Another ramification is the identification of the originating country. If the country of origin is already an international pariah, then it doesn't matter if Stuxnet is pinned on such a nation. Or if such a nation is implicated.
As a thought experiment, assume for a minute that Stuxnet is a part of a US program, instead of Israel's.
In terms of national security and unilateral action, everyone already thinks the US acts rashly and can be reliably depended upon to behave with little regard for others. Even when this is not so, that's how people think.
So at this point, there's no longer much of a downside to unleashing something like Stuxnet.
Even if a national program were to execute something so poorly the backfire would sweep over the originating country's civilian systems. (That's certainly progress, of a perverse kind.)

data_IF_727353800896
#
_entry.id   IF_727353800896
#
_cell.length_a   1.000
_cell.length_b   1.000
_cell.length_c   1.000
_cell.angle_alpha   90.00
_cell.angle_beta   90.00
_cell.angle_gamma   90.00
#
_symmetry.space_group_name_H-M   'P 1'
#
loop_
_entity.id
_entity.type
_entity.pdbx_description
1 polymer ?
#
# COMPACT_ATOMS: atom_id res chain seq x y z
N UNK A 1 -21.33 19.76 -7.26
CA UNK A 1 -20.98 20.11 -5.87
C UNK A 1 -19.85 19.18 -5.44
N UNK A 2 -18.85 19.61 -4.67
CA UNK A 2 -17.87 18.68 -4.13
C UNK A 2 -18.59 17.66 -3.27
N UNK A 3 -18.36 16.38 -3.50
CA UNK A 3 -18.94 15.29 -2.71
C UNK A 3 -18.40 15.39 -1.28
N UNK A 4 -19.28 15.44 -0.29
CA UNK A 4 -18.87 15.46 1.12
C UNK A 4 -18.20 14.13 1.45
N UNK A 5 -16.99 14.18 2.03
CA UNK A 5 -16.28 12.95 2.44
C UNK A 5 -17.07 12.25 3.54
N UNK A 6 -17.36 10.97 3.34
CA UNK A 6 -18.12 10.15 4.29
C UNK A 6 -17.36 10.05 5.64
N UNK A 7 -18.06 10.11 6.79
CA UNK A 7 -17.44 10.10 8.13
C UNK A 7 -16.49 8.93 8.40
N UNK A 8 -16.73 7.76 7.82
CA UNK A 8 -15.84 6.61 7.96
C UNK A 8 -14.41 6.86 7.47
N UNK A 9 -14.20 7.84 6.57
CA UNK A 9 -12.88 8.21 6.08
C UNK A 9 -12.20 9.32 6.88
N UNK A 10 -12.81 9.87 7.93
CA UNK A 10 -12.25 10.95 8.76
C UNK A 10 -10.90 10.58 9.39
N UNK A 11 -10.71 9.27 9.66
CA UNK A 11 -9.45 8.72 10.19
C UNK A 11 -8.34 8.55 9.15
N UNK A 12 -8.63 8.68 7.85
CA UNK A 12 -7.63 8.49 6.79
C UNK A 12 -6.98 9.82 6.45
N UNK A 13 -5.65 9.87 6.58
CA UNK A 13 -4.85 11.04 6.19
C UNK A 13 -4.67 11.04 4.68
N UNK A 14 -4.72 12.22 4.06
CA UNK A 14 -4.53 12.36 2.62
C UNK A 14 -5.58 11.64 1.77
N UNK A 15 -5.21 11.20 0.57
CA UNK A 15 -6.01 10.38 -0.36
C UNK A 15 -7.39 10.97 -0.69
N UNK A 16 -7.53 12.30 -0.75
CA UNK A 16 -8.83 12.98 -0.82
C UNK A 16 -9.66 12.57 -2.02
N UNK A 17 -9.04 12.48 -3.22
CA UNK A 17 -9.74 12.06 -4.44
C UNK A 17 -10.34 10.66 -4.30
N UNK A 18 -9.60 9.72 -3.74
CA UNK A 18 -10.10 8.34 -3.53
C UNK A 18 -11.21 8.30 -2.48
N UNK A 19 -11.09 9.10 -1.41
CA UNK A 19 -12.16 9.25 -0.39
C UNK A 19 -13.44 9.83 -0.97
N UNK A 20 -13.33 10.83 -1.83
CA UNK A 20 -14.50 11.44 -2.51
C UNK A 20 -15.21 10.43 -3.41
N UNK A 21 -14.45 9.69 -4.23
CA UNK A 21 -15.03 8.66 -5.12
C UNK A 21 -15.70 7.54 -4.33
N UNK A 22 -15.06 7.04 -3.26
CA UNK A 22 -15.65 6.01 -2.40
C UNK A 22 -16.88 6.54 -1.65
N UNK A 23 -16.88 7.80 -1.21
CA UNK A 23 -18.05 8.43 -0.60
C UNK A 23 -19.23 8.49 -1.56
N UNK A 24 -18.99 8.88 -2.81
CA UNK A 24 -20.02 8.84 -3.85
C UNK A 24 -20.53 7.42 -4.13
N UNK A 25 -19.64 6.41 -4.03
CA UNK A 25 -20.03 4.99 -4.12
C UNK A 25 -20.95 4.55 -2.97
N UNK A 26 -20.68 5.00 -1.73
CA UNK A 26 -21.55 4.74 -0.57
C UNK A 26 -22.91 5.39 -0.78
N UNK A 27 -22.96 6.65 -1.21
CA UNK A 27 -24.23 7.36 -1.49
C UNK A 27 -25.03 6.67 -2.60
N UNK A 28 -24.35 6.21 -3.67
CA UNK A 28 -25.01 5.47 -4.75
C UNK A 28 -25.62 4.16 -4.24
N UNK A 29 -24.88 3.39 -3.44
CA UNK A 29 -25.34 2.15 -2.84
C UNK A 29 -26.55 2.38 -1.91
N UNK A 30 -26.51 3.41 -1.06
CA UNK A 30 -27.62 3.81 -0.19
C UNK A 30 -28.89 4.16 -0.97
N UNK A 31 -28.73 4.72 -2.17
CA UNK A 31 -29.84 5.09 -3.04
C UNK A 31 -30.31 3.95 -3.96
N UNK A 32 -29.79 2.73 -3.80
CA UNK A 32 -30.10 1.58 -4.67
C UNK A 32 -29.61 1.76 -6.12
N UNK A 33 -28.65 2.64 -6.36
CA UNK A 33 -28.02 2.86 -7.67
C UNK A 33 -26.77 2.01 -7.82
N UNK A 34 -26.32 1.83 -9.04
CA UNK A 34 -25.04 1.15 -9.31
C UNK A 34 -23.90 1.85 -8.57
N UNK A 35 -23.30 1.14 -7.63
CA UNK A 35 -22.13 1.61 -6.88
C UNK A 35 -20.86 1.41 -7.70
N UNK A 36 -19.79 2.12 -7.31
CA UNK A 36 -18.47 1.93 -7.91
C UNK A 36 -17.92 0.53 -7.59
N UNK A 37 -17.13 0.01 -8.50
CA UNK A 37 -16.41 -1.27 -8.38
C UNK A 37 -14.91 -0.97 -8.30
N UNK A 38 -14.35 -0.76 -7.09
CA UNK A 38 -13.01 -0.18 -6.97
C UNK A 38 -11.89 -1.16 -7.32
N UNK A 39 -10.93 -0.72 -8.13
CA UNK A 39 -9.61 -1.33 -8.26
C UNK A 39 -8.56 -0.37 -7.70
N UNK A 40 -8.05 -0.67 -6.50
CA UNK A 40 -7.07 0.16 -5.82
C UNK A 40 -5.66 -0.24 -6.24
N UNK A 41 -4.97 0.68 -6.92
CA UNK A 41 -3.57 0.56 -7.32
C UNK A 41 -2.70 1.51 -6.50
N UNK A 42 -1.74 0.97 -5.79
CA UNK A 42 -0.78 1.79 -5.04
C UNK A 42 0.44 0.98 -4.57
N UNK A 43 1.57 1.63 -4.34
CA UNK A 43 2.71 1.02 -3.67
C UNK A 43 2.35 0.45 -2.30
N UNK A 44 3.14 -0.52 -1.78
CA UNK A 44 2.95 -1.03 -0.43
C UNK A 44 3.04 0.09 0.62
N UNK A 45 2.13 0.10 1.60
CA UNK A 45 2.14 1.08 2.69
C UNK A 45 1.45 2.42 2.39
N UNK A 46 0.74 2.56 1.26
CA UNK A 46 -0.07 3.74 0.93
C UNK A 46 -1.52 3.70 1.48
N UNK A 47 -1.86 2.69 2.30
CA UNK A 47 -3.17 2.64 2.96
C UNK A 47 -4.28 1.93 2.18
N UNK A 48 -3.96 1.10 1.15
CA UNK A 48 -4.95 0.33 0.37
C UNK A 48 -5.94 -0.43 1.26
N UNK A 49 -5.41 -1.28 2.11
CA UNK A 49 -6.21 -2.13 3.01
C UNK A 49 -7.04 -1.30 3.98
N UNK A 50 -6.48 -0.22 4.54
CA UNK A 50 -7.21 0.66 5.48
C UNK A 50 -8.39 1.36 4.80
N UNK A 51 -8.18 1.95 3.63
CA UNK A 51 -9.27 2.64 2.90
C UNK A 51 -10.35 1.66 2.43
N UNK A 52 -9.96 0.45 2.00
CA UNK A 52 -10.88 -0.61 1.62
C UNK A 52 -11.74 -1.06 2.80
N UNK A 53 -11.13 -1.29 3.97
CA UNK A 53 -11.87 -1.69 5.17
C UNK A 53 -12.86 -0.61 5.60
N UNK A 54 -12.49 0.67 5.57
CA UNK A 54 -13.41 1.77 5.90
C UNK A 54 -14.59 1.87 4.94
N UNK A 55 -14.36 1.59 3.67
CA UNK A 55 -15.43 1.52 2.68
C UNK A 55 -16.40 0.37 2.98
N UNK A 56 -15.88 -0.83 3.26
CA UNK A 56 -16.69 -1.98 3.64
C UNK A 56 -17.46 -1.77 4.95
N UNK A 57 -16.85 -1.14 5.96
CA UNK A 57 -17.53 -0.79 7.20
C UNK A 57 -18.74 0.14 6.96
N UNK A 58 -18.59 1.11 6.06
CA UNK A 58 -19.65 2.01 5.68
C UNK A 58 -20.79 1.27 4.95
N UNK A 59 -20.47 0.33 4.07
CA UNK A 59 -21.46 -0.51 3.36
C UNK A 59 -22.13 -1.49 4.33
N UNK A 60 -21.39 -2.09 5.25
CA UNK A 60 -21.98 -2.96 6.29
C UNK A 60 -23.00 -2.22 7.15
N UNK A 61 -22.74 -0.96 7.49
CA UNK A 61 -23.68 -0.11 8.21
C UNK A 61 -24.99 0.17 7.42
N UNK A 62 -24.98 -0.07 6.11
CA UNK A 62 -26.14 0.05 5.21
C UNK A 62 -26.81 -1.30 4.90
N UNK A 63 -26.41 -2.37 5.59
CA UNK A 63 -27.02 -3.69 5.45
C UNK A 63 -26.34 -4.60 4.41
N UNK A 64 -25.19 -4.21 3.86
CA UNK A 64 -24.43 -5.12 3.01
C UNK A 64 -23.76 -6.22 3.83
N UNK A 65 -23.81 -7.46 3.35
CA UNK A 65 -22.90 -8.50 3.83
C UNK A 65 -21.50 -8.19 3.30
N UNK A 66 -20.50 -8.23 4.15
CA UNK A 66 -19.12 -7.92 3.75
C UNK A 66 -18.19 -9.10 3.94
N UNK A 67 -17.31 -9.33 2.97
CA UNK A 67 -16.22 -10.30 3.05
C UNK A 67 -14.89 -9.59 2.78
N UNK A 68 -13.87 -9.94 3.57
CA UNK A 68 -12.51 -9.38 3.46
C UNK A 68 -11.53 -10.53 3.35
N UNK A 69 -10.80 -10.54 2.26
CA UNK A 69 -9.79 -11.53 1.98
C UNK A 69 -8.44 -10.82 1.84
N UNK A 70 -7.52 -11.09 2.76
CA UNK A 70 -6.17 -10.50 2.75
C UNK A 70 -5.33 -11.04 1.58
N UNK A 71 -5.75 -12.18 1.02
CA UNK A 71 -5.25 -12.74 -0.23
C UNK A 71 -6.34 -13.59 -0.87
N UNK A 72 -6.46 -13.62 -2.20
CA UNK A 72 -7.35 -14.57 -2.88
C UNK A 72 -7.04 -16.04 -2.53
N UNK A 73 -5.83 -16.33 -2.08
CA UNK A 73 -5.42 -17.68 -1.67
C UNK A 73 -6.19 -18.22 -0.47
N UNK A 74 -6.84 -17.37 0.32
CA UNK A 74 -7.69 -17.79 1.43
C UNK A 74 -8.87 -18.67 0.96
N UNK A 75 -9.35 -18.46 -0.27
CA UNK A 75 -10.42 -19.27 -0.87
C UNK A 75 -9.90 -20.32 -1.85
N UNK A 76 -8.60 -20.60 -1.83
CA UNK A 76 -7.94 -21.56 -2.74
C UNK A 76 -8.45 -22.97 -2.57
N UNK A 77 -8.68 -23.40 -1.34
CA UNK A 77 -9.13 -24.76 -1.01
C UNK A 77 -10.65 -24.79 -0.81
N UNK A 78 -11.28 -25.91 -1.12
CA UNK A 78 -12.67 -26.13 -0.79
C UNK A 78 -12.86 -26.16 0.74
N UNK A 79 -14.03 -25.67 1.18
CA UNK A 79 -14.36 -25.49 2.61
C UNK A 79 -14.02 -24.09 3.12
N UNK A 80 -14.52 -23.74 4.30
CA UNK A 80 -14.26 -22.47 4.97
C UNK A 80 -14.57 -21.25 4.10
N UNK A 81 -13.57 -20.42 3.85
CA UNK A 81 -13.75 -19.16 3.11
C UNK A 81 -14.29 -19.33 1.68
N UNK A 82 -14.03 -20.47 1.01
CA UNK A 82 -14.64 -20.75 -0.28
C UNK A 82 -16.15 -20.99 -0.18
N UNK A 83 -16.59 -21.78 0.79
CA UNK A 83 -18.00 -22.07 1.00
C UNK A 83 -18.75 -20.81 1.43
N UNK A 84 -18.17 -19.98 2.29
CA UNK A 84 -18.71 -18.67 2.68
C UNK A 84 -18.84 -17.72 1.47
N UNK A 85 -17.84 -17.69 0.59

It would just be yet another example of some team or some agency thinking, perhaps reasonably, that it's godly and beyond reach.
As mentioned at the beginning, Stuxnet as a super cyber weapon is a fine story. The hype behind it is predictable, even logical. Paradoxically, one of the famous journalists usually always among the first to exaggerate such things -- John Markoff of the New York Times -- gave it, what was for him, a mild reception.
Markoff's second paragraph, from his New York Times piece on the 27th:
The most striking aspect of the fast-spreading malicious computer program -- which has turned up in industrial programs around the world and which Iran said had appeared in the computers of workers in its nuclear project -- may not have been how sophisticated it was, but rather how sloppy its creators were in letting a specifically aimed attack scatter randomly around the globe.
All of the old anti-virus programmers, as far back as the late Eighties and Nineties, would have told anyone the same. In fact, they told stories like it about various computer viruses many times, the only difference being the wherewithal didn't yet exist to aim them roughly over a global network.